So running my first ever half marathon to raise money for a charity that gets out there to provide day to day support networks and sessions for those dealing with mental health conditions was a real privilege. I’m very pleased that my fund raising means others will be able to receive support, and to raise that money for Lambeth & Southwark Mind through running felt rather appropriate.
The race was a reminder of most of experiences of running all rolled into one.
Tracing my favourite routes round St James and Green Park without tourists or traffic. Running with colleagues and feel the elation of seeing the finishing line loom large in the distance. Random encouragement from other runners (giving and receiving).
As my legs are reminding me after the run, pushing myself as fast and hard as I can go. As my split timings show, I’ve still got a lot to learn on pacing. Drinking from an open Lucozade at speed leaves you sticky. Family members randomly appearing on a kerb side to cheer you on won’t get old.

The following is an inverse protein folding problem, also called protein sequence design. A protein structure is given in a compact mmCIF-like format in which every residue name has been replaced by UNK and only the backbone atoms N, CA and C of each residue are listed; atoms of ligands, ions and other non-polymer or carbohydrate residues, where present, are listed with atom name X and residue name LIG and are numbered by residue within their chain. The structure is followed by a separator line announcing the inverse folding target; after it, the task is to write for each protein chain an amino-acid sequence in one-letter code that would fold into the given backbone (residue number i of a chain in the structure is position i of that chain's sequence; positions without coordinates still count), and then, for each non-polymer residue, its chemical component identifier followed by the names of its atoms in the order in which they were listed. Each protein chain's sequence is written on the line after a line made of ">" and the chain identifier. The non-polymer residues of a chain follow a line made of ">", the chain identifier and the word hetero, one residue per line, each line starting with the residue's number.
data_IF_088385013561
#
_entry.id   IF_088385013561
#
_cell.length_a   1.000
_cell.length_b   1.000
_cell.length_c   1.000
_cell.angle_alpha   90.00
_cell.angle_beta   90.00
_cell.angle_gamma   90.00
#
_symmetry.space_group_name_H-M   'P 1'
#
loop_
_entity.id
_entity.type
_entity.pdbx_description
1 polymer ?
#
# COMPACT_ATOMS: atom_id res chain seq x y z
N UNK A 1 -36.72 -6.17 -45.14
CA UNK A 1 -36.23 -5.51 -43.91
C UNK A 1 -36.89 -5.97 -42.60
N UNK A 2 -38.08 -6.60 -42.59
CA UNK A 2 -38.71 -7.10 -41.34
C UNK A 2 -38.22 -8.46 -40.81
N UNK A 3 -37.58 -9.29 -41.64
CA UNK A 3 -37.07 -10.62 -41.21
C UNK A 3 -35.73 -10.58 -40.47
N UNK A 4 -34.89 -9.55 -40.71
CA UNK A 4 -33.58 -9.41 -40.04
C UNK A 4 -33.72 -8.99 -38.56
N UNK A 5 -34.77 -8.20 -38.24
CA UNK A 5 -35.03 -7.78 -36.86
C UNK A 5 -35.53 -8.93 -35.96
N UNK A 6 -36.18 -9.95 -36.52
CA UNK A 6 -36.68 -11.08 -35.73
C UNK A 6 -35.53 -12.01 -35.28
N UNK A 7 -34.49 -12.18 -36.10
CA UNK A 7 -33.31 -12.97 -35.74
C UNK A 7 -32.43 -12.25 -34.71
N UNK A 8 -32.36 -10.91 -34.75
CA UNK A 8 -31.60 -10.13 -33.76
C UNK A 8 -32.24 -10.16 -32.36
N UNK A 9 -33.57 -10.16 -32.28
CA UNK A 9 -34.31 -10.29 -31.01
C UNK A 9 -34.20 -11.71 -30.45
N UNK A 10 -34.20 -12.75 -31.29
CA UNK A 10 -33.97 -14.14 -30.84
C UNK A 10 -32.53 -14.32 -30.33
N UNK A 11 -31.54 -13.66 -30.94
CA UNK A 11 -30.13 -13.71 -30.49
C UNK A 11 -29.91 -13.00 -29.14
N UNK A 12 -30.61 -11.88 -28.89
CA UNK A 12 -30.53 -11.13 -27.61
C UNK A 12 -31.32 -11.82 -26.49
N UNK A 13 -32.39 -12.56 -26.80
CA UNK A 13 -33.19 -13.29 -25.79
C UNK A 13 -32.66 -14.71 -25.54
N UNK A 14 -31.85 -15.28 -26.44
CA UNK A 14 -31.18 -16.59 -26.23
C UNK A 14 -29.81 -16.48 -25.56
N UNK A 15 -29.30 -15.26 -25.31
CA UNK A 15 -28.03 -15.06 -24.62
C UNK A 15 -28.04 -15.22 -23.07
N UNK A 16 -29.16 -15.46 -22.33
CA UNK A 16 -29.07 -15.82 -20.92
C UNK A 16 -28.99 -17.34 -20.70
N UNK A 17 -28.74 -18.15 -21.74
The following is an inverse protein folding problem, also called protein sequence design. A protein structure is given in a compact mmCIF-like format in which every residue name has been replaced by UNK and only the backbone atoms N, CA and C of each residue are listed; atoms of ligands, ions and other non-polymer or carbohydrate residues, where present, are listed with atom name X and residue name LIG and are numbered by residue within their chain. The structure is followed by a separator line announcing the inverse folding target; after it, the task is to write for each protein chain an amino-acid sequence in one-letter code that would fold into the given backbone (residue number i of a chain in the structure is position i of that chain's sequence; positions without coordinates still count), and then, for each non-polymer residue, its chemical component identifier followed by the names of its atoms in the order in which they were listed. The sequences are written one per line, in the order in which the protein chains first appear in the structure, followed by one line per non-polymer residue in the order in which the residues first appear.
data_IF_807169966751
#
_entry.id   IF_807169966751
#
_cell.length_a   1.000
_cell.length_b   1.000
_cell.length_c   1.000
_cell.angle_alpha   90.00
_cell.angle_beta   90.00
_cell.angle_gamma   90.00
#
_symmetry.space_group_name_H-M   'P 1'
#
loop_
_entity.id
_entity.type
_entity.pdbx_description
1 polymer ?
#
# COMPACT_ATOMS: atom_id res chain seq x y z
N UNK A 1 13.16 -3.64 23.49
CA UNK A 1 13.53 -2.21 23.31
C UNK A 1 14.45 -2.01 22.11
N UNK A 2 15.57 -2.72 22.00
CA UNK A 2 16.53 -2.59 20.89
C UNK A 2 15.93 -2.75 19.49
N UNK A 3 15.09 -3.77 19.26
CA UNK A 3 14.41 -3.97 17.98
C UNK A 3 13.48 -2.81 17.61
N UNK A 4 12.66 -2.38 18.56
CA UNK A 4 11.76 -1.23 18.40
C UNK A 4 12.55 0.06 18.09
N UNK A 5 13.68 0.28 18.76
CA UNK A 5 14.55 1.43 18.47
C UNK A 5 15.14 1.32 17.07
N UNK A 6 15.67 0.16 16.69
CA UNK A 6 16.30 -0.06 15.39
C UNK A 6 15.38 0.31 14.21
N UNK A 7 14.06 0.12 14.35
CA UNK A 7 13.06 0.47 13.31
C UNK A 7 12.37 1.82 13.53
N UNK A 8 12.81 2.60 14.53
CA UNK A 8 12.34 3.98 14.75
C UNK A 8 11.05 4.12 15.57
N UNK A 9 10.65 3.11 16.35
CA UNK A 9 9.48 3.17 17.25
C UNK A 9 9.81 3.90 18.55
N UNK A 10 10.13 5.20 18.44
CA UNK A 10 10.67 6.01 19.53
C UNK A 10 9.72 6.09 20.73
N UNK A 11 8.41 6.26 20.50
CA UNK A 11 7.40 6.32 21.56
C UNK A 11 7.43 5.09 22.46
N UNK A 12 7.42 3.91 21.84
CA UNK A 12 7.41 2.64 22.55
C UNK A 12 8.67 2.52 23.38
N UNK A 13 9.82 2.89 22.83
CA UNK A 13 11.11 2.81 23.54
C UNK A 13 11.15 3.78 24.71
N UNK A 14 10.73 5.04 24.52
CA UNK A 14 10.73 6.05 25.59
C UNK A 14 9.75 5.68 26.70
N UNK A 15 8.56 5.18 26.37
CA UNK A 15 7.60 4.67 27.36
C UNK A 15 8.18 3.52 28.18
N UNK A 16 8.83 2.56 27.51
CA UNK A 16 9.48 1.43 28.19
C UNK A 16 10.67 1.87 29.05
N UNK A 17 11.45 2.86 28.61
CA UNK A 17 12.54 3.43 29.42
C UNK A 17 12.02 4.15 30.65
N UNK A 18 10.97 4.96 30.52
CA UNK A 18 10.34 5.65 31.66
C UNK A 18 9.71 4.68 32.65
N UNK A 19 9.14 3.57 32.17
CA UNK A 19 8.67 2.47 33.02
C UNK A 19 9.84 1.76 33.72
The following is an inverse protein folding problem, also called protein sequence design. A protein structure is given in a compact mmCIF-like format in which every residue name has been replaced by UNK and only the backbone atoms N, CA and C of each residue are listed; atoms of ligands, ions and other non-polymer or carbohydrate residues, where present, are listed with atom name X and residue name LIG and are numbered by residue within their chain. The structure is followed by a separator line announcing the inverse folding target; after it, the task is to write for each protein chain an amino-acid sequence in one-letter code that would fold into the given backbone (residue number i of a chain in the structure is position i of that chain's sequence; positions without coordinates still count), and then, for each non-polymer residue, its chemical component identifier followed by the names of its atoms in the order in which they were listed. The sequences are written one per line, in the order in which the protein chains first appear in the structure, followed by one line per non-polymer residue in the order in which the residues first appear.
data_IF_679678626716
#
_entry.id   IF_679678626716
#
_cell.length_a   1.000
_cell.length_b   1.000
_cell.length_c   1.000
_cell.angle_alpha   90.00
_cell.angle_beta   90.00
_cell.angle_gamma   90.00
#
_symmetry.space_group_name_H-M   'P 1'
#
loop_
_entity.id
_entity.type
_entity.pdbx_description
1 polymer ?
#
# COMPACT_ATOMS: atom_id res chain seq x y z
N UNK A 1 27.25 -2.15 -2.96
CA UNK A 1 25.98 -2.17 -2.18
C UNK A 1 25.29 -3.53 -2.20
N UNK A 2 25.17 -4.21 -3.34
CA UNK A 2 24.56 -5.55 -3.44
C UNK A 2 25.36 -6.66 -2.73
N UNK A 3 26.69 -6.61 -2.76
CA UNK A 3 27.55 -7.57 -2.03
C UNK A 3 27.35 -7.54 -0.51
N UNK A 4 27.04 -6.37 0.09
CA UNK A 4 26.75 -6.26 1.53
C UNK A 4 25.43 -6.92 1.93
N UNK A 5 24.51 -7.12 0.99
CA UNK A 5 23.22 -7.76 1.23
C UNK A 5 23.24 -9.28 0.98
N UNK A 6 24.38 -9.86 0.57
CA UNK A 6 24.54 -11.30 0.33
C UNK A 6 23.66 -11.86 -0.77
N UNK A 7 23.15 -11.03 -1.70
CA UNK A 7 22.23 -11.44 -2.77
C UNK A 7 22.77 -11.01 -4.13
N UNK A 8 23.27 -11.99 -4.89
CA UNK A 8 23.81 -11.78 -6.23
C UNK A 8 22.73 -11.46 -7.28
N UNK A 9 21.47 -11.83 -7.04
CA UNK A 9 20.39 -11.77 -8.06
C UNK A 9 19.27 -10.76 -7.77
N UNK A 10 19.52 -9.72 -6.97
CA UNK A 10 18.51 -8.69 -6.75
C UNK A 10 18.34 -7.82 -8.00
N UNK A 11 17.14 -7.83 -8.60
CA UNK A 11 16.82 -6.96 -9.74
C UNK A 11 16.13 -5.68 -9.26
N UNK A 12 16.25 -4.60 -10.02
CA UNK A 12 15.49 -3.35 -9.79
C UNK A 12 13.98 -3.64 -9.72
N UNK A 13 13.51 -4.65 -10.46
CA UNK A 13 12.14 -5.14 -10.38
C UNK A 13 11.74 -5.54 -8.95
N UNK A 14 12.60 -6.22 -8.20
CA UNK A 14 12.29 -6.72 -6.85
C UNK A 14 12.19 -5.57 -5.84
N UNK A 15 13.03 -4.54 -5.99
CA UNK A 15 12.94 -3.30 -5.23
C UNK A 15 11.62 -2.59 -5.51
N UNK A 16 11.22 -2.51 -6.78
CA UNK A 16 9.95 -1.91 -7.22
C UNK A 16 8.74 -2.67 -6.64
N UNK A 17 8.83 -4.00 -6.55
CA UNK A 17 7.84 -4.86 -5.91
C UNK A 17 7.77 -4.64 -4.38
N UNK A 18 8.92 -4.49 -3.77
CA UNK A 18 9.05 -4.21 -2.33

The last 200 metres are so much better than the previous mile. And long distance running is rather like most things in life, incremental and consistent improvements go so much further than an attempt to shoot the lights out at the start or the end of something.
Running is unfailingly honest, only you really know if you gave it your all. And when you do, it’s the best feeling in the world when you see your time appear.
In short, a great experience, for a very worthy cause close to my heart.
Bring on next year!
And here’s a few snaps of our proud champions
Lastly, a message to all our dedicated runners from Ajay Khandewal, CEO of L&S Mind
Excuse me, but I’m feeling a bit emotional this morning.